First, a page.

• About,  Episode

    Episode 0: Introducing The So Strangely Podcast

    A short introduction to The So Strangely Podcast on recent research in Music Science.


    Follow the podcast on Twitter @sostrangelypod

    Get in touch with the producer, finn @ sostrangely.com


    The So Strangely Podcast is produced by Finn Upham, 2018.

    Closing music includes a sample of Diana Deutsch’s speech-song illusion sound demo 1.

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  • About

    Why So Strangely?

    One of the most famous examples of music science research was the discovery of the Speech-Song Illusion by Diana Deutsch. Turns out that looping a short clip of someone talking, playing the same exact utterance over and over, changes how we processing the sound. What is initially perceived as a simple excerpt of speech becomes a rhythmic, melodic song.

    Deutsch first demonstrated this with a clip of her own speech from the sentence:

    “The sounds as they appear to you are not only different from those that are really present, but they sometimes behave so strangely as to seem quite impossible.”

    She looped the phrase “sometimes behave so strangely” in several clever experiments.

    In the years since, “Sometimes behave so strangely” has become a catch phrase in music cognition, and many people no longer need an audio reference to recall this curious and persistent effect.

    And beside some famous words, this podcast is called “So Strangely” because music science research often behaves in unexpected ways.

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  • About,  Announcements

    Welcome to the So Strangely Podcast

    Hello and welcome to the So Strangely Podcast, a new podcast on recent research in Music Science.

    What is music science? That is a good question. Its the array of empirically motivated work on the stuff of music, or so we are defining it.

    • Neuroscience of embodied perception? Sure.
    • Corpus studies of chord progressions?  Yup.
    • Listeners subjective experiences of concert performances? Of course.
    • Music pedagogy? Yes!
    • Automatic chord detection? I should hope so.
    • Origins of music? Definitely.

    I’m Finn, host and producer, but the programming of this podcast isn’t just up to me. So Strangely will be sharing work that other music academics recommend, recent publications they want their peers to hear about.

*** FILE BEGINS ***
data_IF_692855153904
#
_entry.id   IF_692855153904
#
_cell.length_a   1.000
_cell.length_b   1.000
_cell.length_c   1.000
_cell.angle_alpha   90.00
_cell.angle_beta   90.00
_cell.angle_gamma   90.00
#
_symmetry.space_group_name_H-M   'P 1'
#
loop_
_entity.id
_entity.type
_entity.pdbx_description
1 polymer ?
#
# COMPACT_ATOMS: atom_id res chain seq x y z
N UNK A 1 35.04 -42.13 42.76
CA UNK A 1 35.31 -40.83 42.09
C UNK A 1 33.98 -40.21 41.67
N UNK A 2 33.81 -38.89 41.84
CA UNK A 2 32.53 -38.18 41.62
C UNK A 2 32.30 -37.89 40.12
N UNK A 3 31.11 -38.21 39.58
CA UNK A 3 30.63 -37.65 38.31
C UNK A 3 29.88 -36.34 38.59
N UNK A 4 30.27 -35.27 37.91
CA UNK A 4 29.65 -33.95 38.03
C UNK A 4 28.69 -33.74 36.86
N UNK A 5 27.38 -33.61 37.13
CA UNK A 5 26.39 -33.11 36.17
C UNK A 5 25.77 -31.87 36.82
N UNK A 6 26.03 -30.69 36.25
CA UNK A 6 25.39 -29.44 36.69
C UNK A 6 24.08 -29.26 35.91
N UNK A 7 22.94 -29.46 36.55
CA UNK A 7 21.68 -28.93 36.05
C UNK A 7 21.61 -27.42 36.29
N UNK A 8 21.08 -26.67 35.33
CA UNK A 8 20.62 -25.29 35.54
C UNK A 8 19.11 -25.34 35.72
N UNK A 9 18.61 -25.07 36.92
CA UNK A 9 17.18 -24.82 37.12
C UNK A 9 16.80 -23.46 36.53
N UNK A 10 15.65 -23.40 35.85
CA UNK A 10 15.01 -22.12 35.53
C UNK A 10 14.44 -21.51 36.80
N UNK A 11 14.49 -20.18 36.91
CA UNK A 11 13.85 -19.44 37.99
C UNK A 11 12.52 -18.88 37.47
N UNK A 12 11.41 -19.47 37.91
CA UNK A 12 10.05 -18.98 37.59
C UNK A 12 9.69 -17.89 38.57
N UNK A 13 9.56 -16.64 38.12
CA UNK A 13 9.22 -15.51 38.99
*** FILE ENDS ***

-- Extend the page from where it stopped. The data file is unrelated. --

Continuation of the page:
Every episode, I’ll have another music academic on as a co-host to interview the lead researcher on a recently published project. My co-host is here to talk inside baseball, get into the nitty-gritty of the research as an expert. I’ll be there to help translate for those of us in adjacent disciplines.

    Because here is the thing: music science is so interdisciplinary, we often have trouble keeping track of what’s going on in other areas. It can even be a struggle to understand what this other group of academics are so excited about. With this two pronged approach, So Strangely will try to bridge those gaps and helps us within the broader music science research community follow and appreciate what’s new next door.

    Here is the warning: this podcast is pitched for people into music and science, not for the general population. We won’t be explaining scales every episode, or breaking down the basics of the experimental method. You don’t need a PhD to follow (I mean, I don’t have a PhD… yet) but some prior contact with music science research will help.

    And if there is a recent publication you want more people to know about and you are interested in being on the show, pitch it to us!

    Full episodes are in the works, with recordings and scheduling and editing underway. For now, follow us on twitter, and check back soon so you don’t miss out how music science research sometimes behaves so strangely.

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